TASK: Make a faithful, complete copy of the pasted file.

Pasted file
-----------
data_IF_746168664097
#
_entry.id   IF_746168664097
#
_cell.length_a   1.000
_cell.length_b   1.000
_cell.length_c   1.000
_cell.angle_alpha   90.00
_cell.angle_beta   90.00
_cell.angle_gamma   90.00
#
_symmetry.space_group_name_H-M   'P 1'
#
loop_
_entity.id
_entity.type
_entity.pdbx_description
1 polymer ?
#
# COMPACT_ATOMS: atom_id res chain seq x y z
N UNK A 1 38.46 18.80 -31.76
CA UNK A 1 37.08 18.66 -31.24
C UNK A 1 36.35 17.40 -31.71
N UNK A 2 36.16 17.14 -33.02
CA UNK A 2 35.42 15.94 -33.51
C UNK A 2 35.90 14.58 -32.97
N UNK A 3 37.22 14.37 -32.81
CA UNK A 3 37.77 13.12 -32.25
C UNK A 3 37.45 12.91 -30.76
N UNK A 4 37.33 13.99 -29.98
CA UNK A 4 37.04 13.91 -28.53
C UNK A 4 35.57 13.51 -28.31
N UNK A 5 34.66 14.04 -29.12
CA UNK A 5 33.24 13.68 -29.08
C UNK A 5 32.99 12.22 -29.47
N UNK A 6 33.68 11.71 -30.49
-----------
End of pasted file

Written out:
data_IF_746168664097
#
_entry.id   IF_746168664097
#
_cell.length_a   1.000
_cell.length_b   1.000
_cell.length_c   1.000
_cell.angle_alpha   90.00
_cell.angle_beta   90.00
_cell.angle_gamma   90.00
#
_symmetry.space_group_name_H-M   'P 1'
#
loop_
_entity.id
_entity.type
_entity.pdbx_description
1 polymer ?
#
# COMPACT_ATOMS: atom_id res chain seq x y z
N UNK A 1 38.46 18.80 -31.76
CA UNK A 1 37.08 18.66 -31.24
C UNK A 1 36.35 17.40 -31.71
N UNK A 2 36.16 17.14 -33.02
CA UNK A 2 35.42 15.94 -33.51
C UNK A 2 35.90 14.58 -32.97
N UNK A 3 37.22 14.37 -32.81
CA UNK A 3 37.77 13.12 -32.25
C UNK A 3 37.45 12.91 -30.76
N UNK A 4 37.33 13.99 -29.98
CA UNK A 4 37.04 13.91 -28.53
C UNK A 4 35.57 13.51 -28.31
N UNK A 5 34.66 14.04 -29.12
CA UNK A 5 33.24 13.68 -29.08
C UNK A 5 32.99 12.22 -29.47
N UNK A 6 33.68 11.71 -30.49